Panelo says 'simple' to get drug war reports via FOI. It's not.
DUMAGUETE, Philippines (UPDATED) – Chief Presidential Legal Counsel Salvador Panelo said on Thursday, August 30, that those who want to obtain reports about the war on drugs and the deaths that arose from it can simply request them through Freedom of Information (FOI).
"How do we get these records? Simple. There is the Freedom of Information (FOI). Ask the PNP for records, ask the courts who are these people who have been prosecuted," Panelo said at an Integrated Bar of the Philippines (IBP) forum held at the Silliman University in Dumaguete.
He added: "If we don't do this, if we keep on speculating and publicizing anything that is harmful, and foreign countries also read what the newspapers publish, they'll believe it, na eto lang ang nangyari (that this is only what happened)."
Is it simple? Contrary to what Panelo said, it is not "simple" to obtain drug war reports. The administration has restricted access to these reports, with former police chief Ronald Dela Rosa saying all requests must go through President Rodrigo Duterte himself.
For one, Rappler still has not been able to obtain these reports. In 2017, Rappler filed FOI requests for breakdowns of "war on drugs" statistics as well as crime statistics. PNP either did not respond to or denied these requests. (READ: How serious is the Duterte administration about FOI?)
Even the Supreme Court (SC) did not automatically get the drug war documents. Solicitor General Jose Calida fought it through pleadings, citing national security.
The question is not only what these reports contain, but also if they exist at all.
“What is in issue is the existence of the police reports, whether the police reports have been prepared as mandated by regulations,” the SC said in a strongly-worded resolution compelling the government to submit reports.
When the PNP finally obliged 5 months later, the government only submitted partial reports and asked for a two-month extension to submit the rest. (READ: Supreme Court: Drug war deaths may mean gov't behind killings)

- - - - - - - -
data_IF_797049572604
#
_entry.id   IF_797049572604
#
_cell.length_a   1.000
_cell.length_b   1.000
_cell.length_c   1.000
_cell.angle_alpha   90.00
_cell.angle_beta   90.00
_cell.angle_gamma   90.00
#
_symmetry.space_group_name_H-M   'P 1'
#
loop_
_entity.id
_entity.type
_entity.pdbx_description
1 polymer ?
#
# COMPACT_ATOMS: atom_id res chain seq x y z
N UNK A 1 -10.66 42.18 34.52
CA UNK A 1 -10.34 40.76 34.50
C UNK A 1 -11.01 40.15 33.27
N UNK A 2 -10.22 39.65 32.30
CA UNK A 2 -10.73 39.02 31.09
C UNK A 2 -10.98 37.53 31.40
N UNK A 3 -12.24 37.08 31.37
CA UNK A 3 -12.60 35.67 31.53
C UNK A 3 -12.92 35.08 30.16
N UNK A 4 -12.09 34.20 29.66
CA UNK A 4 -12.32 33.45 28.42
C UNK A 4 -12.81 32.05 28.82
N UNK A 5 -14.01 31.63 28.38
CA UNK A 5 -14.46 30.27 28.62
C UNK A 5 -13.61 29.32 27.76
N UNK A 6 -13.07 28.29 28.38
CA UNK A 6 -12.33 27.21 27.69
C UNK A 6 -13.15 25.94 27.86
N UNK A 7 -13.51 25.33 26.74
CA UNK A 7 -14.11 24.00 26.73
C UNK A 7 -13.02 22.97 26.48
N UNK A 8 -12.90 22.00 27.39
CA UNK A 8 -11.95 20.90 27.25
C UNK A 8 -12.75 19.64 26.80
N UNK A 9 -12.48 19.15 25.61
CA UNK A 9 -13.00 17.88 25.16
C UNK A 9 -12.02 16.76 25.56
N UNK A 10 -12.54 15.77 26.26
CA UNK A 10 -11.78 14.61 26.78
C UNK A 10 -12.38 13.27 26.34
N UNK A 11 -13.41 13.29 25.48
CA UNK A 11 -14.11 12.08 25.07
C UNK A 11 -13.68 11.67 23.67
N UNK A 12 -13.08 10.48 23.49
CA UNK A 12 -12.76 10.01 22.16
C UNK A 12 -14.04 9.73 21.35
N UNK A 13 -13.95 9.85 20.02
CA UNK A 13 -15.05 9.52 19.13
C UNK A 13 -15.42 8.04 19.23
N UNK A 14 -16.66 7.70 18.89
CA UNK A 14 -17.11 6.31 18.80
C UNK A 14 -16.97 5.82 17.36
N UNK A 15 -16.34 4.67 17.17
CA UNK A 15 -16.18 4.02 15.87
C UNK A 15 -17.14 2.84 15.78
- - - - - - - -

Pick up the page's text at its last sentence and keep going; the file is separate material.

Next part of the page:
The documents will be a crucial basis for the Supreme Court when it rules whether the drug war is constitutional or not.
The Commission on Human Rights (CHR) has also been stonewalled on its requests for the reports. As of Thursday, August 30, CHR spokesperson Jacqueline de Guia said the PNP had not yet shared its case folders with the commission.
The IBP itself had a hard time getting documents related to the murder of 17-year-old Kian delos Santos when it filed administrative complaints against the involved policemen at the Office of the Ombudsman.
What does it mean? It will all tie back to the International Criminal Court or ICC's ongoing preliminary examinations into the killings linked to the war on drugs.
The ICC will have jurisdiction if the Philippine justice system is unable or unwilling to investigate.
"There is nothing in this jurisdiction that shows that the state is unwilling or unable to do its duty," Panelo said, justifying Duterte's move to withdraw from the ICC.
But instead of presenting hard data to prove it, Panelo cited the ongoing trial of Delos Santos' case, where 3 policemen are jailed pending judgment.
Earlier, Professor Clarissa David presented the statistical study of an inter-university consortium showing patterns of 5,021 deaths related to the campaign against drugs. David said the number is "the barest minimum" and does not at all represent the real and true number of how many died from the drug war.
“All information we have are from publicly available sources, none from government documents. It is not easy to get official reports, we needed an independent accounting," David said.
If the administration must insist that there are genuine investigations into the killings, it must respond to the demand to make these reports transparent.
"[If you want to withdraw from the ICC] well, then show that the courts and state authorities are not shielding perpetrators, and that there is no unjustified delay," said Filipino lawyer Emmerlynne Gil of the International Commission of Jurists. – Rappler.com